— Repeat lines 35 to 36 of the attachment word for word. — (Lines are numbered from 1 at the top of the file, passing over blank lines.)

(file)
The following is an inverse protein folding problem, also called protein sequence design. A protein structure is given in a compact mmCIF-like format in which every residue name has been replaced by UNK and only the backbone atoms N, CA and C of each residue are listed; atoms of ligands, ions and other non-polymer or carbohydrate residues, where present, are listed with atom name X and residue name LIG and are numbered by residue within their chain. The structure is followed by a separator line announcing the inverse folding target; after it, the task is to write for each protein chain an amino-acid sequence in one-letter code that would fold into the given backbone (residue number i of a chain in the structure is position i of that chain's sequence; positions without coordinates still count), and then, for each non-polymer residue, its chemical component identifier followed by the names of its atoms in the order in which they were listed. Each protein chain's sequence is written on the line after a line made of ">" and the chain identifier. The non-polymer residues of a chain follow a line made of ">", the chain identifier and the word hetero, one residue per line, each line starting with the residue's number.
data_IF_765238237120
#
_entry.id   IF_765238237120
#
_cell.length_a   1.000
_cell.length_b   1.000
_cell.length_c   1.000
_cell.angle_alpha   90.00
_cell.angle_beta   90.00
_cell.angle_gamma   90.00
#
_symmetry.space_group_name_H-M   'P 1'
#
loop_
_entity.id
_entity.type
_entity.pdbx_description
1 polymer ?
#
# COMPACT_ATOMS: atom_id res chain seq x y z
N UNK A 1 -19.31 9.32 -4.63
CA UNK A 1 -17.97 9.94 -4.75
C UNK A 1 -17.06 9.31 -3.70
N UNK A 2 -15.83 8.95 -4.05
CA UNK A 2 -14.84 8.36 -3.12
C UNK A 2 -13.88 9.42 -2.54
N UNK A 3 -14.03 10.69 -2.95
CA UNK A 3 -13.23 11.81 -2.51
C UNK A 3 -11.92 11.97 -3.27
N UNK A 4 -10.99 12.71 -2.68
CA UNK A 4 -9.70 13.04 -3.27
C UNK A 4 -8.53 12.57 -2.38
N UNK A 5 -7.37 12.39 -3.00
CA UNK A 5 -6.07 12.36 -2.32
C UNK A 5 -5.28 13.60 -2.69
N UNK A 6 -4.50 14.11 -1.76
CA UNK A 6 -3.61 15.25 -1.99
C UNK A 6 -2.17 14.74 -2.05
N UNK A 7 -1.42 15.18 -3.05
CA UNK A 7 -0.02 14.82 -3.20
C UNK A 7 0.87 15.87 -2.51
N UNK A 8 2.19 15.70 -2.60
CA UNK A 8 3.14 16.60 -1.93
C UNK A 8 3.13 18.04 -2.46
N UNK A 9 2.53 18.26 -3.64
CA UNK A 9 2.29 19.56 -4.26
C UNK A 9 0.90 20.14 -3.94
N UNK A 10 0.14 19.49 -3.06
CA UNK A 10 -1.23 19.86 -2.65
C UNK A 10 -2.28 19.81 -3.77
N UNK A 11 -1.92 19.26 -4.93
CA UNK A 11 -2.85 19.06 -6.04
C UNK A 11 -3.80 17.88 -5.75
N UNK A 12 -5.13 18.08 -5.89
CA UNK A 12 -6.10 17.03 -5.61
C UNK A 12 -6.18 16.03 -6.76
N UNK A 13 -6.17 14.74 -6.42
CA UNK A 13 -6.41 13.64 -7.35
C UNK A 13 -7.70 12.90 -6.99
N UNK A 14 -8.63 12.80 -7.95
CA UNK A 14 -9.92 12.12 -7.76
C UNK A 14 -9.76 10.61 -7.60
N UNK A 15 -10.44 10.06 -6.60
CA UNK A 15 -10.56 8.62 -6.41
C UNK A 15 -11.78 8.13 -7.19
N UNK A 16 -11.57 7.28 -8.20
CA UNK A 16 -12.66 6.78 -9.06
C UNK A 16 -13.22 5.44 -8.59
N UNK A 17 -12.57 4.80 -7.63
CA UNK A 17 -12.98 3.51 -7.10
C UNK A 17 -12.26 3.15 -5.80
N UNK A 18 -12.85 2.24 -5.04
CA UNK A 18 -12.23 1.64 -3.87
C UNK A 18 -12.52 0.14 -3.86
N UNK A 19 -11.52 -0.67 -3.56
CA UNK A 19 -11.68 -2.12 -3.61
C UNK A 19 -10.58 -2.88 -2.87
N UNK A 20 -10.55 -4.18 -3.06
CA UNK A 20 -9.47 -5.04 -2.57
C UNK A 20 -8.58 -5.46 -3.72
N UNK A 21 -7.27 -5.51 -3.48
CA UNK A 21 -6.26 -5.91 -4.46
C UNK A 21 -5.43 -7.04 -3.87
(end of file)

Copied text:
CA UNK A 5 -6.07 12.36 -2.32
C UNK A 5 -5.28 13.60 -2.69